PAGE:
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Dream job? No but opportunity knocked & I answered!


The Extra Income Project – My journey from massive debt to financial freedom.

My journey from massive debt to financial freedom – I started following this man’s blog after reading the first post. What a story – I’m excited for his journey out of the financial mess his family situation created…check it out. It is really worth the read.

Source: The Extra Income Project – My journey from massive debt to financial freedom.

 

 


Last month I secured a new job! But not without the challenge of dealing with those recruitment ‘specialists’. As I described in my first commentary job hunting is hard enough without the lack of any response whatsoever. And those impersonal automated declines are just annoying. You do start to feel a little down and it is difficult to keep going with a positive spin on the whole process.

However, I persevered and with a little tweeking of that cover letter I actually got in front of a recruitment specialist. Or thats what I thought did the trick! What followed was an interesting turn of events…let me tell you more.

Quite by accident I actually applied for the same job twice, and to seperate recruitment companies. Within 1/2 an hour of sending my re-worked masterpiece of a cover letter and CV, my mobile phone rang, and after chatting an appointment was made to meet the following day. 

I duly met a young man in the Auckland CBD, who was engaging and interested in what I had been doing and what I was looking for moving forward. He sent my CV to the hiring company and I interviewed the following week. During this time I received not one but two automated email responses from the other recruitment company. You know the ones: ‘your application has been received and sent to the appropriate consultant who will be in touch”. They arrived in my in-box at 4.18am? I thought it odd.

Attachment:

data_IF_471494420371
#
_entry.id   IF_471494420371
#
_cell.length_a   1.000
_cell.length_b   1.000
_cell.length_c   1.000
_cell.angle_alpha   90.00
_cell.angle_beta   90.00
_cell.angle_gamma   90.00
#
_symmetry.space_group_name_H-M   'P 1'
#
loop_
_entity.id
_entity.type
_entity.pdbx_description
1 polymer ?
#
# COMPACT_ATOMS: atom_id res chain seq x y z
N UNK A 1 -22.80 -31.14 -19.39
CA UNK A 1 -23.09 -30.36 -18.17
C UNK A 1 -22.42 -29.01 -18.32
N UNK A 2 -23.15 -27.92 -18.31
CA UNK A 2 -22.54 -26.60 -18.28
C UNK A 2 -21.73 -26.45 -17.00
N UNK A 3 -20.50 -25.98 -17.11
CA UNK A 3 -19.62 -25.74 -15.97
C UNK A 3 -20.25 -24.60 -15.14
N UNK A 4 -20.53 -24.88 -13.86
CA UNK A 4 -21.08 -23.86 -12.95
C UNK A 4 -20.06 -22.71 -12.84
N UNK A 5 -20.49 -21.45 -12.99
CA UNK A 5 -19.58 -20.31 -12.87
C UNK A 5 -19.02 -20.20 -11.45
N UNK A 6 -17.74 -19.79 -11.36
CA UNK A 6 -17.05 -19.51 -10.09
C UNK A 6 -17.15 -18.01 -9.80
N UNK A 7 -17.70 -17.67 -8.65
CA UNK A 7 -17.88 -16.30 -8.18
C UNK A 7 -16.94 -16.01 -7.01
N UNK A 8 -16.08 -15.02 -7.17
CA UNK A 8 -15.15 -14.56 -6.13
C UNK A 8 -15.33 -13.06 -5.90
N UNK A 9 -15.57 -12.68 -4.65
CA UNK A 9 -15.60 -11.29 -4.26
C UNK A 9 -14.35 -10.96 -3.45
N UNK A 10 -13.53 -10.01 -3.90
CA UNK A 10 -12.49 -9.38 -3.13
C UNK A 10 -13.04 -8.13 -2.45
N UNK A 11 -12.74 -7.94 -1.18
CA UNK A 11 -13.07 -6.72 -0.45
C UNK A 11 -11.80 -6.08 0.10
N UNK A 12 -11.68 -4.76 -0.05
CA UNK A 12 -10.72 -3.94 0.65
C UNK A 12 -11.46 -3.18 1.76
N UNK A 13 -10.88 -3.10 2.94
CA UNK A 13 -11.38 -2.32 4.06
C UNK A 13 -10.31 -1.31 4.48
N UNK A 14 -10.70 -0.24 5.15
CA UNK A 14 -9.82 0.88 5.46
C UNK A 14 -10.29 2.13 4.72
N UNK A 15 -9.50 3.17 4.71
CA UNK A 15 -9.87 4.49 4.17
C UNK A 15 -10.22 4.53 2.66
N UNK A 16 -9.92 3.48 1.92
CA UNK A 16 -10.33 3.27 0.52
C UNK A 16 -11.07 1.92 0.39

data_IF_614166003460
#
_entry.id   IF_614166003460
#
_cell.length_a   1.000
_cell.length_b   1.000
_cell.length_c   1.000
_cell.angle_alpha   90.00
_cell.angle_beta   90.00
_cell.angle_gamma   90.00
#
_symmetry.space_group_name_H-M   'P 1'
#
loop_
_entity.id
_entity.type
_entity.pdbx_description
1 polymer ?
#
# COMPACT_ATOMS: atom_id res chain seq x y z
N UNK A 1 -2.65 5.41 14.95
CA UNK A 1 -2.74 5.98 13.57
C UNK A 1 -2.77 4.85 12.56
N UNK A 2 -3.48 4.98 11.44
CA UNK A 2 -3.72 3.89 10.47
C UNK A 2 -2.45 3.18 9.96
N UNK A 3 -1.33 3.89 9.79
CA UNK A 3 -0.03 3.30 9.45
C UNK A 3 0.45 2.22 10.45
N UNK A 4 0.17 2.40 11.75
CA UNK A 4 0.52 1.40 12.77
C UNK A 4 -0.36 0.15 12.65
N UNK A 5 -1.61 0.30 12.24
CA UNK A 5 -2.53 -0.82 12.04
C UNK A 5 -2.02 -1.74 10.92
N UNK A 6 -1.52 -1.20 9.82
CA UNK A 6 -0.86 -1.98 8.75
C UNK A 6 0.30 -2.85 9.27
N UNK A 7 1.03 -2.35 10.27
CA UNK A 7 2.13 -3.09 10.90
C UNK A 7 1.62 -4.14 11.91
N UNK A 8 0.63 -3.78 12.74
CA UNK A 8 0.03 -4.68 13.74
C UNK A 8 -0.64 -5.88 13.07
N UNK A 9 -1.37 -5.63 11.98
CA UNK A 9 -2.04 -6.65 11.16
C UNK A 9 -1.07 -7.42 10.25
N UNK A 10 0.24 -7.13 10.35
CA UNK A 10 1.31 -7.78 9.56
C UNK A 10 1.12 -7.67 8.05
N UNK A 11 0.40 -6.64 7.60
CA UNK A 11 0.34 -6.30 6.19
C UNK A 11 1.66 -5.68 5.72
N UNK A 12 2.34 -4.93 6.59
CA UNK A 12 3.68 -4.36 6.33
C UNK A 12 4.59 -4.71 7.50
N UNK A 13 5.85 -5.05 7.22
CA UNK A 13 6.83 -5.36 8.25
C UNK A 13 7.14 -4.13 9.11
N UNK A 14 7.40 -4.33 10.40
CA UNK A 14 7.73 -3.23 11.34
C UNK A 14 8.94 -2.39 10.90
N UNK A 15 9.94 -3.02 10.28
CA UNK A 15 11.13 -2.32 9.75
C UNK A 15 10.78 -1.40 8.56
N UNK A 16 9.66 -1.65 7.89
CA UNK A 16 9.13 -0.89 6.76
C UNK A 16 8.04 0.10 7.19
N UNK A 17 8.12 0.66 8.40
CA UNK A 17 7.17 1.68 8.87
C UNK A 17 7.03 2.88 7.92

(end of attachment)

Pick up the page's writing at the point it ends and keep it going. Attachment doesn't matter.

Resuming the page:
Anyway along to the interviews which progressed well – both of them! And I was offered a role. 

The day after accepting the role I received an email from the other recruitment company saying the job had been withdrawn! I was slightly amused, but upon reflection decided to call the company and speak to the ‘specialist’.

I learnt that the so-called recruitment specialist had not even read my well-crafted cover letter which had described how I could make a difference to this company with my skills and experience – she had skimmed my CV and made a decision based on the that alone that I was over-qualified? After talking together she admitted she had made an assumption and got it wrong. She thanked me for calling her – I felt better for doing it – a small victory for all those people out there that had been treated poorly – perhaps she would be more attentive moving forward?

Ironically, after starting in my new job, I discovered that my new boss was only appointed two or so months previously. And guess what, I had applied of that role too! And never heard from that same recruitment company. Another missed opportunity? 

So , what is the moral to the story you may be thinking?

  1. Do, craft your cover letter, keep it simple, and to the point.
  2. Do, talk about your skills that will add value to the company in your cover letter
  3. Keep you CV comprehensive – they seemed to prefer this to my one-pager?
  4. And after you apply online, call those recruitment specialists, leave messages, and when they don’t respond call them again. If you believe that job is right for you and you are right for that company, persevere!

Happy job hunting xx

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The Lunchroom at the new job!

 

 

 

 

An Update – Job Hunting.


Job Hunting – the frustration of the response or should I say “no-response”!

As of today I have applied for 35 jobs in the last 2 months. All of these roles have required as per the job advertisement, a cover letter and resume to be attached which I have carefully crafted to illustrate my skills and experience. On average it has probably taken 45-60 minutes per application. Well you want to get it right!